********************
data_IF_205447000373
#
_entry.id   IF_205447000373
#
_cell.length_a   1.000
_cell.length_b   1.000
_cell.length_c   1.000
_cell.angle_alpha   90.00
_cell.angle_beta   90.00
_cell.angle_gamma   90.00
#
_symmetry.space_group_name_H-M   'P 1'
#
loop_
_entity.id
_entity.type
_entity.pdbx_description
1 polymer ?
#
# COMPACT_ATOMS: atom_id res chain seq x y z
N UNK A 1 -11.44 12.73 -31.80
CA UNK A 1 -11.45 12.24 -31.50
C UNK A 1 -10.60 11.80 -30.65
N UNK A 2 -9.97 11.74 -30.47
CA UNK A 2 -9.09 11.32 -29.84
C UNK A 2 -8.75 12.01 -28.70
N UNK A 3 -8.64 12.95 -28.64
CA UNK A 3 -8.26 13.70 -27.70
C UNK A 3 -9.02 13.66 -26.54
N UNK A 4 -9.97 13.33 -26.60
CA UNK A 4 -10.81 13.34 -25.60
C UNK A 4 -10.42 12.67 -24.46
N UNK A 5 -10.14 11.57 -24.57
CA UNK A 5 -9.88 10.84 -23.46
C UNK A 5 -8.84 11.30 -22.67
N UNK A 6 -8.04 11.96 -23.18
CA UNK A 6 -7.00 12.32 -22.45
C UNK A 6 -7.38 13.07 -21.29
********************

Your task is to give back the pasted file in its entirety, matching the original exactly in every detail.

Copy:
data_IF_205447000373
#
_entry.id   IF_205447000373
#
_cell.length_a   1.000
_cell.length_b   1.000
_cell.length_c   1.000
_cell.angle_alpha   90.00
_cell.angle_beta   90.00
_cell.angle_gamma   90.00
#
_symmetry.space_group_name_H-M   'P 1'
#
loop_
_entity.id
_entity.type
_entity.pdbx_description
1 polymer ?
#
# COMPACT_ATOMS: atom_id res chain seq x y z
N UNK A 1 -11.44 12.73 -31.80
CA UNK A 1 -11.45 12.24 -31.50
C UNK A 1 -10.60 11.80 -30.65
N UNK A 2 -9.97 11.74 -30.47
CA UNK A 2 -9.09 11.32 -29.84
C UNK A 2 -8.75 12.01 -28.70
N UNK A 3 -8.64 12.95 -28.64
CA UNK A 3 -8.26 13.70 -27.70
C UNK A 3 -9.02 13.66 -26.54
N UNK A 4 -9.97 13.33 -26.60
CA UNK A 4 -10.81 13.34 -25.60
C UNK A 4 -10.42 12.67 -24.46
N UNK A 5 -10.14 11.57 -24.57
CA UNK A 5 -9.88 10.84 -23.46
C UNK A 5 -8.84 11.30 -22.67
N UNK A 6 -8.04 11.96 -23.18
CA UNK A 6 -7.00 12.32 -22.45
C UNK A 6 -7.38 13.07 -21.29